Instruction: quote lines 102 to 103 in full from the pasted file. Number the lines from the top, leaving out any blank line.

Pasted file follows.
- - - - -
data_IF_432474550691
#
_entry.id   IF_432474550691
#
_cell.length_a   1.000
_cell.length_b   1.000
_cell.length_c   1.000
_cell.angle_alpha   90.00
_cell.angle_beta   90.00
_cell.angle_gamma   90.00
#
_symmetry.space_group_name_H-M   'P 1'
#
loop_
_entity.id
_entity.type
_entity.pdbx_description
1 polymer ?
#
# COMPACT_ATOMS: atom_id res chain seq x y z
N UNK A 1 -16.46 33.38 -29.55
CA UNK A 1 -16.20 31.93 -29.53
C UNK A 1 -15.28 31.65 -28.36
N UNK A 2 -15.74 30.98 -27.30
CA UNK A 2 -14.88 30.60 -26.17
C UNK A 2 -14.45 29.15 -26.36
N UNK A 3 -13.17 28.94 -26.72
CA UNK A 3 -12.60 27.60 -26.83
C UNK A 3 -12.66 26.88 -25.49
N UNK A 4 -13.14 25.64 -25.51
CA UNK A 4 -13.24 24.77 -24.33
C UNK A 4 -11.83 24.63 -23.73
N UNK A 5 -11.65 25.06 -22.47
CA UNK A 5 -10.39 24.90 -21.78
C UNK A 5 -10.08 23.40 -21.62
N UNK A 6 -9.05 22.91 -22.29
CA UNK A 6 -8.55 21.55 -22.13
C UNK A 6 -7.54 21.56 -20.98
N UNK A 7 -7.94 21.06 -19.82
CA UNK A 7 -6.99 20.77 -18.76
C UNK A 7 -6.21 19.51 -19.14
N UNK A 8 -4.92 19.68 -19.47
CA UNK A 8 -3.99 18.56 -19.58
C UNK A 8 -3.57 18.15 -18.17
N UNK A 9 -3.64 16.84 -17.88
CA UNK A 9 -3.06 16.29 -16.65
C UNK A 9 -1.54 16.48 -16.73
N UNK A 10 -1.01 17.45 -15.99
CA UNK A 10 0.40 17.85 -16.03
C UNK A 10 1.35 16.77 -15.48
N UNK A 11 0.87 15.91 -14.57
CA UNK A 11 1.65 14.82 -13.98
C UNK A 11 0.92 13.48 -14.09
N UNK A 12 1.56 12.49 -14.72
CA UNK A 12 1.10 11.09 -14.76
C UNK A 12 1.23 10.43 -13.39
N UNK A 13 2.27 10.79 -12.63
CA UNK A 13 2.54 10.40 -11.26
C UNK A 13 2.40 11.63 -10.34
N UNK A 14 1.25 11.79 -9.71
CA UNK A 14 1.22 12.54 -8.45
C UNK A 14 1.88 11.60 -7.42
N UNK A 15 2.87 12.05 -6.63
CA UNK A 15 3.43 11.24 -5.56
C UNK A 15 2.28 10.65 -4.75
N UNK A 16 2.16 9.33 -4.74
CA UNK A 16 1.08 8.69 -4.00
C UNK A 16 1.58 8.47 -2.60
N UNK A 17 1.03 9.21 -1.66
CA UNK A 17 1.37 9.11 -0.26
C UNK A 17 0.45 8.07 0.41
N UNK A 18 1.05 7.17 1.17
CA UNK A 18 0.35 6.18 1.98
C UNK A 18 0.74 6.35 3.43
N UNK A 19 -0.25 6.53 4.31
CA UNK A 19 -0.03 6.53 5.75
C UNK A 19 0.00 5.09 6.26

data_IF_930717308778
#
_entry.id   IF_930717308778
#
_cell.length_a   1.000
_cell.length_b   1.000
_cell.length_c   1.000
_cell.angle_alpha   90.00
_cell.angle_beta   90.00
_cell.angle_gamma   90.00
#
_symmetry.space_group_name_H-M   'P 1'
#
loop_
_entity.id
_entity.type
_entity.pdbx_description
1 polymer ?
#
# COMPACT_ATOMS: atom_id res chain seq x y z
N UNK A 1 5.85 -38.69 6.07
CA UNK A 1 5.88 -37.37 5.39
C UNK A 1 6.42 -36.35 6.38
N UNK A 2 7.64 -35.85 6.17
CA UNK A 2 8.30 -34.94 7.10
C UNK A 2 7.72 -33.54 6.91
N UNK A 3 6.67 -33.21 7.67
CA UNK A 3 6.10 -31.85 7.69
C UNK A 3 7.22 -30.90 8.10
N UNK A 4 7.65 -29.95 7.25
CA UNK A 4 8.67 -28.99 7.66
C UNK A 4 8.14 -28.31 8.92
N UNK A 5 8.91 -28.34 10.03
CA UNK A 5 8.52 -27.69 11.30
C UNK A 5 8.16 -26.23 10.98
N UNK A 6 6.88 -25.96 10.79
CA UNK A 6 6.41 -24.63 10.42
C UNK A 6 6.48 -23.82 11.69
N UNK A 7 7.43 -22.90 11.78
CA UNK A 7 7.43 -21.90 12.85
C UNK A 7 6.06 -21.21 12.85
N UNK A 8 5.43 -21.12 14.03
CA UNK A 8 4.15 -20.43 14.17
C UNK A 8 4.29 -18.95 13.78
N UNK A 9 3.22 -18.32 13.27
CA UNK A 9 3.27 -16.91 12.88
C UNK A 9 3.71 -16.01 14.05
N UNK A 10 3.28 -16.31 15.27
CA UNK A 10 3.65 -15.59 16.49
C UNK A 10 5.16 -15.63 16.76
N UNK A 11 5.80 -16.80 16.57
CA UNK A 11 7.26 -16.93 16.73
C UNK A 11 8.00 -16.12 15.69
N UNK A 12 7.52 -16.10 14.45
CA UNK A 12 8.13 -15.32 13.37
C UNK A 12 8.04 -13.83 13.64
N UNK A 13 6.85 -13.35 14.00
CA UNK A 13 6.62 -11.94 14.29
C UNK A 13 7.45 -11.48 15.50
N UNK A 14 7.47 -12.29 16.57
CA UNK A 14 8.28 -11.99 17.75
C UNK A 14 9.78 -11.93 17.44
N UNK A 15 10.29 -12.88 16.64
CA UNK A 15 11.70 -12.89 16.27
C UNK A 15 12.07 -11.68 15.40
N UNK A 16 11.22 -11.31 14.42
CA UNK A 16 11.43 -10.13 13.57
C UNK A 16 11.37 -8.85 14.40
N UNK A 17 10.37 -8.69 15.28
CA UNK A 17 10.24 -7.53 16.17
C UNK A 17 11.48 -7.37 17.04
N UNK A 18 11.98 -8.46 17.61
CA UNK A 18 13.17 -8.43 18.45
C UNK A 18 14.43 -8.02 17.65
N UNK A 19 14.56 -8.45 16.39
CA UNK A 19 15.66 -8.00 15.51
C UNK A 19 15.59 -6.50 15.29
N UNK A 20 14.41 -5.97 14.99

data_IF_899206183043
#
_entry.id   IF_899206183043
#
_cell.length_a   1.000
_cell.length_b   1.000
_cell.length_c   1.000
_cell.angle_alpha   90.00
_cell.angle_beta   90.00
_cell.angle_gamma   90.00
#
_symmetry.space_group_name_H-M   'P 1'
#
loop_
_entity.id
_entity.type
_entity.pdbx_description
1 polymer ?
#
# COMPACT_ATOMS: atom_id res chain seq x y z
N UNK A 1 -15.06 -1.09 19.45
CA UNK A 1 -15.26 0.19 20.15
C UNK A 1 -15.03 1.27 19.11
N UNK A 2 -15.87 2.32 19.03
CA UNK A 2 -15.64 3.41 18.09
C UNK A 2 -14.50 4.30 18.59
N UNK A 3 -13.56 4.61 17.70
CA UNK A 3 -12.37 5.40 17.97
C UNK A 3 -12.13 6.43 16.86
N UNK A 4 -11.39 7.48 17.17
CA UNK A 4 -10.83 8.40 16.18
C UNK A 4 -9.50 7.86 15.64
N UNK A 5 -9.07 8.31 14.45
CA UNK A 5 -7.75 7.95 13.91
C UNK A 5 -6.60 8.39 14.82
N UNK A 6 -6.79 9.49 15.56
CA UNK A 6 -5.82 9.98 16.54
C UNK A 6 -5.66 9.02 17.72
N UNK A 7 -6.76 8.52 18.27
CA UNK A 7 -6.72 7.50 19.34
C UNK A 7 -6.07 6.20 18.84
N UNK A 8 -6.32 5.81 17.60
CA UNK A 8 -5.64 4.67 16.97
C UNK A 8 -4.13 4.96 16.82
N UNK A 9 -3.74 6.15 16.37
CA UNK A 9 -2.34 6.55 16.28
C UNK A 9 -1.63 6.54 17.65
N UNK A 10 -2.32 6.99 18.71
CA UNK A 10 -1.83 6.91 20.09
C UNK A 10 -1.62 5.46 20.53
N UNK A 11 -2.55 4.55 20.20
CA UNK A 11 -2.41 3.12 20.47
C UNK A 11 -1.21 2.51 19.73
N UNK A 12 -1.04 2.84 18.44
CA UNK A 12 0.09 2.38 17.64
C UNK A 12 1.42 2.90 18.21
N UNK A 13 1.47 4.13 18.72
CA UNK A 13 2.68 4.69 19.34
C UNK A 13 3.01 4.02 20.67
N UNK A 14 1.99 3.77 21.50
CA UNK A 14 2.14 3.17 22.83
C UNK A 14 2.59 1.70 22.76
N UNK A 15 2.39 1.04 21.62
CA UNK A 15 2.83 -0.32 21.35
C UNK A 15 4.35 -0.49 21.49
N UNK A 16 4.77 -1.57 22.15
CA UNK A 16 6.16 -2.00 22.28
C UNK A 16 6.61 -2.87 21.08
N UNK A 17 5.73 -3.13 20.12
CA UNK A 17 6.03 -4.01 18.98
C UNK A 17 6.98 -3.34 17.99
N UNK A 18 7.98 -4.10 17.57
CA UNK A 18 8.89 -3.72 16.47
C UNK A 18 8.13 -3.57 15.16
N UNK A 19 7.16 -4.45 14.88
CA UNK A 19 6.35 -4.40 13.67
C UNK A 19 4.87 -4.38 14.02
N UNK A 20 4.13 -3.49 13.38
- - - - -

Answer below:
CA UNK A 2 8.30 -34.94 7.10
C UNK A 2 7.72 -33.54 6.91